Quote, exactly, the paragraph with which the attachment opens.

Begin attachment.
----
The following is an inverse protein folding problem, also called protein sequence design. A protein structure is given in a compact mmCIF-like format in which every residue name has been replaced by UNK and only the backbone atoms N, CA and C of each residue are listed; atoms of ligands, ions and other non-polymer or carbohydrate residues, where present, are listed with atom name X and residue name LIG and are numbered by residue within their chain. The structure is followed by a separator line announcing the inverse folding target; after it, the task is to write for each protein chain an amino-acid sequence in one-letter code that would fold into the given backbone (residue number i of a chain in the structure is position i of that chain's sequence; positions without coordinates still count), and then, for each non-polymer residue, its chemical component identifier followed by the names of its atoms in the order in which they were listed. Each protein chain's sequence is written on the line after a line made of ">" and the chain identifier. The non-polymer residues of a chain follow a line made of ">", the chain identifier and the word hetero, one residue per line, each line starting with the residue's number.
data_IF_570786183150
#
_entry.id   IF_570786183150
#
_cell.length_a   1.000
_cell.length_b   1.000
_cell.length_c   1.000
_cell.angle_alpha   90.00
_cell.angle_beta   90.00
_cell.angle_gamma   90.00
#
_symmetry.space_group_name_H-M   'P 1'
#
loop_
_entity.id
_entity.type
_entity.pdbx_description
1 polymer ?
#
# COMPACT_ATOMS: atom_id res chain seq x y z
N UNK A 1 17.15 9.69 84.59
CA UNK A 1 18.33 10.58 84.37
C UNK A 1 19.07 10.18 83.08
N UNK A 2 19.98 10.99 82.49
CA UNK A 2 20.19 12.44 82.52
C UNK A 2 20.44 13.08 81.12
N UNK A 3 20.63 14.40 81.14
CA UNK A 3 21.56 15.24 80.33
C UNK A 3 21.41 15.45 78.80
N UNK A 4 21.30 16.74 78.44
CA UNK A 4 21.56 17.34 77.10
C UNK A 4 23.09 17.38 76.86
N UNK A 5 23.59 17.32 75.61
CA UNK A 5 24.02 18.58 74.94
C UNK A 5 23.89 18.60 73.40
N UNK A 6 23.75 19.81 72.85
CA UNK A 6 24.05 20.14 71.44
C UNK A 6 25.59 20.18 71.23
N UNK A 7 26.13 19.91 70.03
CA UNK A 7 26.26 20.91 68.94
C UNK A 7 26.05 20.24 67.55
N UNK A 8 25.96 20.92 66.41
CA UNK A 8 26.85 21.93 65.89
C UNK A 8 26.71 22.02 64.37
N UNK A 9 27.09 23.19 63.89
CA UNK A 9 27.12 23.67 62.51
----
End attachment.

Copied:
The following is an inverse protein folding problem, also called protein sequence design. A protein structure is given in a compact mmCIF-like format in which every residue name has been replaced by UNK and only the backbone atoms N, CA and C of each residue are listed; atoms of ligands, ions and other non-polymer or carbohydrate residues, where present, are listed with atom name X and residue name LIG and are numbered by residue within their chain. The structure is followed by a separator line announcing the inverse folding target; after it, the task is to write for each protein chain an amino-acid sequence in one-letter code that would fold into the given backbone (residue number i of a chain in the structure is position i of that chain's sequence; positions without coordinates still count), and then, for each non-polymer residue, its chemical component identifier followed by the names of its atoms in the order in which they were listed. Each protein chain's sequence is written on the line after a line made of ">" and the chain identifier. The non-polymer residues of a chain follow a line made of ">", the chain identifier and the word hetero, one residue per line, each line starting with the residue's number.